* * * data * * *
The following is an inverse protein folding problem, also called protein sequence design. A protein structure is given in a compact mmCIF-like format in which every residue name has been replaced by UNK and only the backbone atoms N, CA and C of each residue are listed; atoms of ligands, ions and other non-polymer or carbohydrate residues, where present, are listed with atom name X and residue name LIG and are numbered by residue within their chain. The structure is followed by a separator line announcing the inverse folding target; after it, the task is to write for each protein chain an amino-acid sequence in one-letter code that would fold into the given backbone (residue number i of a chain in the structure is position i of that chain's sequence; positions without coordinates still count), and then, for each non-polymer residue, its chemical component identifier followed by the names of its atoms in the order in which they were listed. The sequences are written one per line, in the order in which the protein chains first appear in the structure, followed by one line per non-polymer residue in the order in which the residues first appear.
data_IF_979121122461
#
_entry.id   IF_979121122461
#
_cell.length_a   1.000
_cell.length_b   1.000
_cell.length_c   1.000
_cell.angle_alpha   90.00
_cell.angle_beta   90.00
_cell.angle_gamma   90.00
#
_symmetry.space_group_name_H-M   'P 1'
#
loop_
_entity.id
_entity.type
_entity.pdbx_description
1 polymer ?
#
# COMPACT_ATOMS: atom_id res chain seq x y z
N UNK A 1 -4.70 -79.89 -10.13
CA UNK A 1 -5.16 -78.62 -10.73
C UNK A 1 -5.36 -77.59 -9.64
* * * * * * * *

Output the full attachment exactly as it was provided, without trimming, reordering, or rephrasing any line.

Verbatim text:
The following is an inverse protein folding problem, also called protein sequence design. A protein structure is given in a compact mmCIF-like format in which every residue name has been replaced by UNK and only the backbone atoms N, CA and C of each residue are listed; atoms of ligands, ions and other non-polymer or carbohydrate residues, where present, are listed with atom name X and residue name LIG and are numbered by residue within their chain. The structure is followed by a separator line announcing the inverse folding target; after it, the task is to write for each protein chain an amino-acid sequence in one-letter code that would fold into the given backbone (residue number i of a chain in the structure is position i of that chain's sequence; positions without coordinates still count), and then, for each non-polymer residue, its chemical component identifier followed by the names of its atoms in the order in which they were listed. The sequences are written one per line, in the order in which the protein chains first appear in the structure, followed by one line per non-polymer residue in the order in which the residues first appear.
data_IF_979121122461
#
_entry.id   IF_979121122461
#
_cell.length_a   1.000
_cell.length_b   1.000
_cell.length_c   1.000
_cell.angle_alpha   90.00
_cell.angle_beta   90.00
_cell.angle_gamma   90.00
#
_symmetry.space_group_name_H-M   'P 1'
#
loop_
_entity.id
_entity.type
_entity.pdbx_description
1 polymer ?
#
# COMPACT_ATOMS: atom_id res chain seq x y z
N UNK A 1 -4.70 -79.89 -10.13
CA UNK A 1 -5.16 -78.62 -10.73
C UNK A 1 -5.36 -77.59 -9.64